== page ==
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Link to an image of this page  Link to an image of this page  [H3v p118]

Partes hominis.

The parts of a man.

Praecipuas nostri partes tribuere vetusti
Diis, quorum ambigua vertitur ordo via.
Linguam Mercurio, cuius facundia pacem
Nunciat, & Divūm bella minatur ope.
Splenem Saturno, tetra nam[1] bile senescit,
Tristibus & vitam sustinet ille modis.
Iupiter ast hepar proprium deposcit, amoris
Namque putabatur fons, & origo novi.
Sanguinis est cupidus Mavors in proelia ducens,
Cor, cerebrum Phoebi, quippe calore vigent.
Sed stomachus Lunae, quia debilis, humidiorque
Renes & generis membra cupido fovet.

The ancients credited the gods with our most excellent parts; the gods, by whose power turns the vague path of the starry order. The tongue, they said, was from Mercury, for his eloquence announces peace, and brings with its power the gods’ wars to an end. The Spleen is Saturn’s, for it does not age with ugly bile and maintains life with its sad tunes. Jupiter claims the liver as his proper due, for it was thought to be the fount and source of new love. Mars, who leads to battle, wants the blood; the brain and heart are Phoebus’, for they are vigorous with heat, but the stomach is the Moon’s for it is weak and more moist, and Cupid warms the kidneys and the limbs of the race .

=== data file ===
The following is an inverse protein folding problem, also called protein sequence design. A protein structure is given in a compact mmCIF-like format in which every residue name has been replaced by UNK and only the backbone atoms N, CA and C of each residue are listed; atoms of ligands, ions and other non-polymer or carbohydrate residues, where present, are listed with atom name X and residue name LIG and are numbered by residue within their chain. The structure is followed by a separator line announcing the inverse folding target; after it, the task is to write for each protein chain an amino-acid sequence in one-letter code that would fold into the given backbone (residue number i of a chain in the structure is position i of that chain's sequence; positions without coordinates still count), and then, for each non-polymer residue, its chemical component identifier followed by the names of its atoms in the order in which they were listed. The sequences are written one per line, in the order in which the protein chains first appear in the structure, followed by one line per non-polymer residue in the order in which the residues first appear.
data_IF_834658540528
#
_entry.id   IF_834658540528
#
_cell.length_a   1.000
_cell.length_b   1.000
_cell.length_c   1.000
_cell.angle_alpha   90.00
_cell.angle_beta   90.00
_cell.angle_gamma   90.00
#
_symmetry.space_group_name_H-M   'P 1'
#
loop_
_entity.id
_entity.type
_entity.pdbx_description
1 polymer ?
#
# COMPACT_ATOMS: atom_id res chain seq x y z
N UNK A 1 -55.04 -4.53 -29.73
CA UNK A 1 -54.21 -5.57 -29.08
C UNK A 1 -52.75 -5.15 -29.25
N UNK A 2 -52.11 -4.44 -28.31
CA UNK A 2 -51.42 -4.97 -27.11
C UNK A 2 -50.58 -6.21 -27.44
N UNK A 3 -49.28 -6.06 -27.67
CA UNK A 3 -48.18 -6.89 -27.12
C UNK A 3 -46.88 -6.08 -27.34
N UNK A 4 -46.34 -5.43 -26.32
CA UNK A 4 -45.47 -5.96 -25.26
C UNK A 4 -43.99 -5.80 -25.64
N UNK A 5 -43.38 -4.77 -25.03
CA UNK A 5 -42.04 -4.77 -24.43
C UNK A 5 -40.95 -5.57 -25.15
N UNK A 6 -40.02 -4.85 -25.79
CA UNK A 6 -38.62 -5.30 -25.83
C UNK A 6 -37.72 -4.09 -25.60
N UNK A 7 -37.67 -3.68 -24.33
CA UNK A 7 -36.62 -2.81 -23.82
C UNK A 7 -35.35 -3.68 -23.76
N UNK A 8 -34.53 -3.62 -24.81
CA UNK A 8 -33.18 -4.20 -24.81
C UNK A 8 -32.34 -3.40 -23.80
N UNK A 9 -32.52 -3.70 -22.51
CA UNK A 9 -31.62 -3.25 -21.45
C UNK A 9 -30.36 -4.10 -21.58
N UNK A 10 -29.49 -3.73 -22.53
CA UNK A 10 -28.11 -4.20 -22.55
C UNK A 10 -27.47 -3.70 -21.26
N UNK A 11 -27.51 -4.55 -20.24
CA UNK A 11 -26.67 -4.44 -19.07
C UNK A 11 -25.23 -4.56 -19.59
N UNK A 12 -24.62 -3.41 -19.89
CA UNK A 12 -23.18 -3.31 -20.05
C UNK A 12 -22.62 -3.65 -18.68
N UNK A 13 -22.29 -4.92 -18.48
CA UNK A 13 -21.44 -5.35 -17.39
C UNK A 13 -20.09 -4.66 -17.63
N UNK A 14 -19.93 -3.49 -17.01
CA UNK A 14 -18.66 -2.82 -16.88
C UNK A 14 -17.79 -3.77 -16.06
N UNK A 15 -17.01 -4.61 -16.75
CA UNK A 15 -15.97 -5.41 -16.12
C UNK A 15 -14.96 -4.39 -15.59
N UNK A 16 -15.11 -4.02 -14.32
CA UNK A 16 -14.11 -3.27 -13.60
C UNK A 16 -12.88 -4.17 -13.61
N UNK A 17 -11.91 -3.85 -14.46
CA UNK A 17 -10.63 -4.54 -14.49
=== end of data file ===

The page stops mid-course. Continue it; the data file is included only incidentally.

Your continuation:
Notes:

1.  This corrected from the Errata (from non).



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